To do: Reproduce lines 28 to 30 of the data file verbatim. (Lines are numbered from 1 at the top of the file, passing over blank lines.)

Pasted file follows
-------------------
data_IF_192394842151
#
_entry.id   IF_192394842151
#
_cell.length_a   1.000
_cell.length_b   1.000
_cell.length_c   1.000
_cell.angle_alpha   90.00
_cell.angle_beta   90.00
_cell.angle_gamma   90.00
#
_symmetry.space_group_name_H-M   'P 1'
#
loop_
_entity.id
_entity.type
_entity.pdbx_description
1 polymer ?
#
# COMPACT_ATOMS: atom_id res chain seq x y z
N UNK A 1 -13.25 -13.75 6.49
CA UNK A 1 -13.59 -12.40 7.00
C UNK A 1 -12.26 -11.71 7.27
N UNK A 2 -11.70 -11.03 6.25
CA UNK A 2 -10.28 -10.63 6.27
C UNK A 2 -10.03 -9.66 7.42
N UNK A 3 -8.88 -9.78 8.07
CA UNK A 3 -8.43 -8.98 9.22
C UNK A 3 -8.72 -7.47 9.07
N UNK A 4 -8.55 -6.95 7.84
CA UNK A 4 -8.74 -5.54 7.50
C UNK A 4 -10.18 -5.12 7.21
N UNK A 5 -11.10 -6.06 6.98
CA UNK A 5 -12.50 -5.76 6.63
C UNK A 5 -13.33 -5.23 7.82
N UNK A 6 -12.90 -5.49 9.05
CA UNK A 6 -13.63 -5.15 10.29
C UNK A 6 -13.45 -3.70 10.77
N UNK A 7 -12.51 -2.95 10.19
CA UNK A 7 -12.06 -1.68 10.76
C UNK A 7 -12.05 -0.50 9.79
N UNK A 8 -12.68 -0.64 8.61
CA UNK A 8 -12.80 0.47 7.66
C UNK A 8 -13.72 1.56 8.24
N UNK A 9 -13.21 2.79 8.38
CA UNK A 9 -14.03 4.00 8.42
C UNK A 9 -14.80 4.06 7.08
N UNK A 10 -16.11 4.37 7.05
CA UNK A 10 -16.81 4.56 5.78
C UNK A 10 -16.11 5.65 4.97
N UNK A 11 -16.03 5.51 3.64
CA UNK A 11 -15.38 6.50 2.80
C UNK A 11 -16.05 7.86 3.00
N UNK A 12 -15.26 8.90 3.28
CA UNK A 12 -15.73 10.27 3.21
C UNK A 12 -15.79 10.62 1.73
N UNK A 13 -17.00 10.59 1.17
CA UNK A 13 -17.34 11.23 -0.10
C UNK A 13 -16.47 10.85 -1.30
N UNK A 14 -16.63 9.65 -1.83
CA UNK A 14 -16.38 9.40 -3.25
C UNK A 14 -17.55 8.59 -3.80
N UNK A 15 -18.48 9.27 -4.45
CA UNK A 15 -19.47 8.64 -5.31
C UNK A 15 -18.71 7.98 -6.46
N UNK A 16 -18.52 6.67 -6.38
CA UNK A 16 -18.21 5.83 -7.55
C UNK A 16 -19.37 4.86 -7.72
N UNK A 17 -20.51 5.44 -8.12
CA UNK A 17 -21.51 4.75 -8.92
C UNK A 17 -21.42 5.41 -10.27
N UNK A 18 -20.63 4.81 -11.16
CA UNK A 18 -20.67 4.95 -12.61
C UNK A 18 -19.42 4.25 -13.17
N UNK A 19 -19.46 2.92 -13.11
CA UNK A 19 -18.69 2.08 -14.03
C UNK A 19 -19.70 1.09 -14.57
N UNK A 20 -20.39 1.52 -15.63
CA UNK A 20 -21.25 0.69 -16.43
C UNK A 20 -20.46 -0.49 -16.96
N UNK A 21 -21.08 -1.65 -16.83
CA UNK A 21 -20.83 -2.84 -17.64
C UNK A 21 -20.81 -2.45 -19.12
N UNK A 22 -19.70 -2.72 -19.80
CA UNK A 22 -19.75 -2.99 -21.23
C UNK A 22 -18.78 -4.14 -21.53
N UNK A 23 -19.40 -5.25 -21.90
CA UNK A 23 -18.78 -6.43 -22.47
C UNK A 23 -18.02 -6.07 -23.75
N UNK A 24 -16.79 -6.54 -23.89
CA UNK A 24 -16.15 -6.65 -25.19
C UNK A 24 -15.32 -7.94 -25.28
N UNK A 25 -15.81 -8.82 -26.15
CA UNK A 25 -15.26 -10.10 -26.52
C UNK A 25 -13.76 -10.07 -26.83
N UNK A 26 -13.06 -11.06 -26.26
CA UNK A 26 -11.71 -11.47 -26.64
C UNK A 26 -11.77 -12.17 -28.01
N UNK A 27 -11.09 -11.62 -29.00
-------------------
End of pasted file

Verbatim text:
CA UNK A 3 -8.43 -8.98 9.22
C UNK A 3 -8.72 -7.47 9.07
N UNK A 4 -8.55 -6.95 7.84